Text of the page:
Liechtenstein is sort of the little brother of Switzerland. Because of the Schengen Agreement, crossing borders in western and central Europe is generally like going from Philadelphia to Montgomery County, but because Switzerland and Liechtenstein are not signatories to this treaty, there is a border patrol in both of them which consists of security by license plate. Coming from Austria into Liechtenstein, they looked at my Dutch license tag and waved me through. Pretty secure. Once when entering Switzerland on a previous trip from France, I was asked the difficult question, “Where are you going?” Sissach. I guess that was the right answer because they waved us through then, too. But the border between Liechtenstein and Switzerland is almost invisible. Not only that, Liechtenstein uses Swiss money, Swiss stamps, and the whole Swiss postal system. However, they have different football teams.

Leaving Liechtenstein from Vaduz, I went to Chur, Switzerland, and began a climb into the Alps. This was why I was here and I was about to see sumthin’. The climb began slowly and it became apparent after a while that “up” was the only way I was going. The roads started to have switchbacks after a bit and they haven’t heard about guardrails around here yet. The vegetation changed a bit and I reached an altitude where there was snow. From a great distance away, it’s clear that the highest peaks were still covered with snow but I was nowhere near that. The highest peak in the Alps is Mont Blanc at 15,780 feet on the French-Italian border. The highest I got was 6,700 feet at Oberalppass. While not covered, there was plenty of snow and it was very close to higher peaks. Being so close, the mountains look different than they do from far away. Shadows from the trees are visible and when the sun shines on a severe angle it makes for a sharp contrast. You’ve seen pictures like these in magazines and that’s what it looked like: a picture. It looked as though this couldn’t possibly be real. It was indescribably beautiful.

The descent from the Alps was faster than the climb with switchier switch-backs and narrower roads. My car is fun to hit the corners hard with, but there was zero margin of error and I’m no dope. Getting to the base, though, didn’t mean I was finished with the mountains. If you can’t climb them, you go through them, this time on a train. Twice the road ended at the base of a mountain. Cars then drove onto the back of a train and went as far forward as possible. When the train was loaded it headed into a tunnel. The rides lasted about 15 minutes through total darkness and a lot of noise. I have no idea have many thousands of feet of earth were above me and I tried not to think about it. It was a very strange feeling.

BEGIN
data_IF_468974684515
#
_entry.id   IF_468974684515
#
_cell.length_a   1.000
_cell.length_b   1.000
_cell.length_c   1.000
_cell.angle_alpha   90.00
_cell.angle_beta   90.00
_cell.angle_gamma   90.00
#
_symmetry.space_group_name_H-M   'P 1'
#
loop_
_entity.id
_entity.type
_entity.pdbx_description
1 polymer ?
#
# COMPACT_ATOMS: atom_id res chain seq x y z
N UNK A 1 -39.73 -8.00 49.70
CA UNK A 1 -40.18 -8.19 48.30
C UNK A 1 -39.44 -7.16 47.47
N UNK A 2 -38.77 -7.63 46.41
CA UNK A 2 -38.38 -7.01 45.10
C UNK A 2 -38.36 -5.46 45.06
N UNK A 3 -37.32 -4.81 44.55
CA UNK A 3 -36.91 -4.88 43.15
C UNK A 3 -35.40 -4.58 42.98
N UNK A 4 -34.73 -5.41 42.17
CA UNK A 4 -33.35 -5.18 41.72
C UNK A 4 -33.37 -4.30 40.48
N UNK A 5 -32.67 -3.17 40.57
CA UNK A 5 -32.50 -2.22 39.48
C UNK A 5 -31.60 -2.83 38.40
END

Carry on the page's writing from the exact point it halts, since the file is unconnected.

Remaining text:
With the Alps now behind me and shrinking as I moved away, I headed to Strasbourg, France. There was another border incident, this time, at the Swiss-German border. The traffic was backed up for about quarter to a half mile on a Sunday afternoon. There was a barrier there not unlike the barrier one sees at a toll booth crossing a bridge but there was only one lane open. We inched forward. No, we centimetered forward. Sorry. Once again, the security was really tight. The one border patrol person waved everyone through one car at a time. I don’t think she even looked at my license tag.

On the way to Strasbourg, I indulged in a making a minor fantasy come true. Many years ago, long before it ever occurred to me that I would ever live in Europe, I always dreamed of visiting here and I wanted to one day stand on the banks Rhine River in Germany and look across to France. So I did just that.

The journey was coming to an end and about the last thing I wanted to do was to take the ride from the city of Luxembourg to the northern border with Belgium. I’ve written about this before. This road was built with my car in mind. You gotta love a place that has names like Wilwerwiltz, Esch-sur-Sûre, Wemperhardt, and Useldange. Near the border I took a slight detour. There is a point where there is the confluence of Luxembourg, Belgium, and Germany. It’s in the woods and there’s a monument to a unified Europe about 100 yards away. The border is marked by a little creek flowing into a larger one. This picture was taken from Belgium. Across the small creek on the right is Luxembourg; across the large one at the top is Germany.

Four days on the Grand Tour. I came back a much richer man.

See all my pictures of the Grand Tour.

Read an essay about Neuschwanstein.

See a video from Austria.

See a video from Bavaria.

See a video from the Swiss Alps.


© 2008 Rick Wexler   last updated February 21, 2008